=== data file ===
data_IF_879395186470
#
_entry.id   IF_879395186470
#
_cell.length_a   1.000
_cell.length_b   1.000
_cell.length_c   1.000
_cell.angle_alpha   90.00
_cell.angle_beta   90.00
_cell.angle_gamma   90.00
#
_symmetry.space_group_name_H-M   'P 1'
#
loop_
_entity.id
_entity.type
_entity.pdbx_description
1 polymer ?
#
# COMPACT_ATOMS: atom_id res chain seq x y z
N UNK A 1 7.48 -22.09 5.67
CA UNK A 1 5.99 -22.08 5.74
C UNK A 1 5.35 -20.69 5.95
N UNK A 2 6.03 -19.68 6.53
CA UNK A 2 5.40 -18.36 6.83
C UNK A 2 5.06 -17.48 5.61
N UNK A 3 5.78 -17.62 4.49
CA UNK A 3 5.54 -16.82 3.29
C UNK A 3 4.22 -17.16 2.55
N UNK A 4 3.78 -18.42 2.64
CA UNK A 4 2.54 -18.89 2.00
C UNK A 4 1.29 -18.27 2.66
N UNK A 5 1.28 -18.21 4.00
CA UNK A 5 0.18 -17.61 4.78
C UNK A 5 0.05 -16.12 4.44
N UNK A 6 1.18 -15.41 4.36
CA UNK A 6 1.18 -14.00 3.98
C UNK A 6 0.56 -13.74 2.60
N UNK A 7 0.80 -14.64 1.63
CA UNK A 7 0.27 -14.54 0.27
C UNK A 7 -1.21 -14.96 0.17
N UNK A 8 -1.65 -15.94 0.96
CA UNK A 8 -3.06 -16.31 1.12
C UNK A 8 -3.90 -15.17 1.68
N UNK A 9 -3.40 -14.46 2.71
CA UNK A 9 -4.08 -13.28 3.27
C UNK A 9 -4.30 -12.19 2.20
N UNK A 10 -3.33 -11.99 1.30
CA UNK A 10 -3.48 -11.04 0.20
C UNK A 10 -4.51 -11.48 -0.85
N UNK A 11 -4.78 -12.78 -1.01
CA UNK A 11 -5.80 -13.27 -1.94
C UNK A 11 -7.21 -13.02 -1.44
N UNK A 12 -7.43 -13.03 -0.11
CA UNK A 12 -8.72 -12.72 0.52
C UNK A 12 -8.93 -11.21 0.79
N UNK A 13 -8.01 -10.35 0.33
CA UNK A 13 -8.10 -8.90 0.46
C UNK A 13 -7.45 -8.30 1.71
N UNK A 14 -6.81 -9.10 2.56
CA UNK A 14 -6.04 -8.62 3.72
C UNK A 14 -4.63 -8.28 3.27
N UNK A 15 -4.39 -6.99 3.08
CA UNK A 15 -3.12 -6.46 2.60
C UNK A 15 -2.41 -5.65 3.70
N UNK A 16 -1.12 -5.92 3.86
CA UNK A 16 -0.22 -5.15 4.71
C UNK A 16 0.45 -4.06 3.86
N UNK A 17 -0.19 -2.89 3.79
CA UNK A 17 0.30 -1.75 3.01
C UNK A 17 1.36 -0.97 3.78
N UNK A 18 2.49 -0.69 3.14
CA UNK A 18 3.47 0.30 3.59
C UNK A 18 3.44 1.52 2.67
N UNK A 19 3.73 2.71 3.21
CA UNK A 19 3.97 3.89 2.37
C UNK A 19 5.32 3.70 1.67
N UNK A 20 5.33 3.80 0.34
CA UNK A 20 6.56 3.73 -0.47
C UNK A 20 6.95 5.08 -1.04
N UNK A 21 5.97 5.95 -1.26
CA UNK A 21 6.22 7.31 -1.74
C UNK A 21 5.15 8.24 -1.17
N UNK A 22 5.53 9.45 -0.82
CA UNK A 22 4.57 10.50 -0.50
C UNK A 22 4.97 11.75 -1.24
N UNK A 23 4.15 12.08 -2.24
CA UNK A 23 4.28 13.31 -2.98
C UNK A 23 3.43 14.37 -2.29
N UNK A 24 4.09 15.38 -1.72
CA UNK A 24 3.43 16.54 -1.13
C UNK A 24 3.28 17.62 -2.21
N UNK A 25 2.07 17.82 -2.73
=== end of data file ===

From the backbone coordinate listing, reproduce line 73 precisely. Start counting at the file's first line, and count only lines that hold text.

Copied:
CA UNK A 18 3.47 0.30 3.59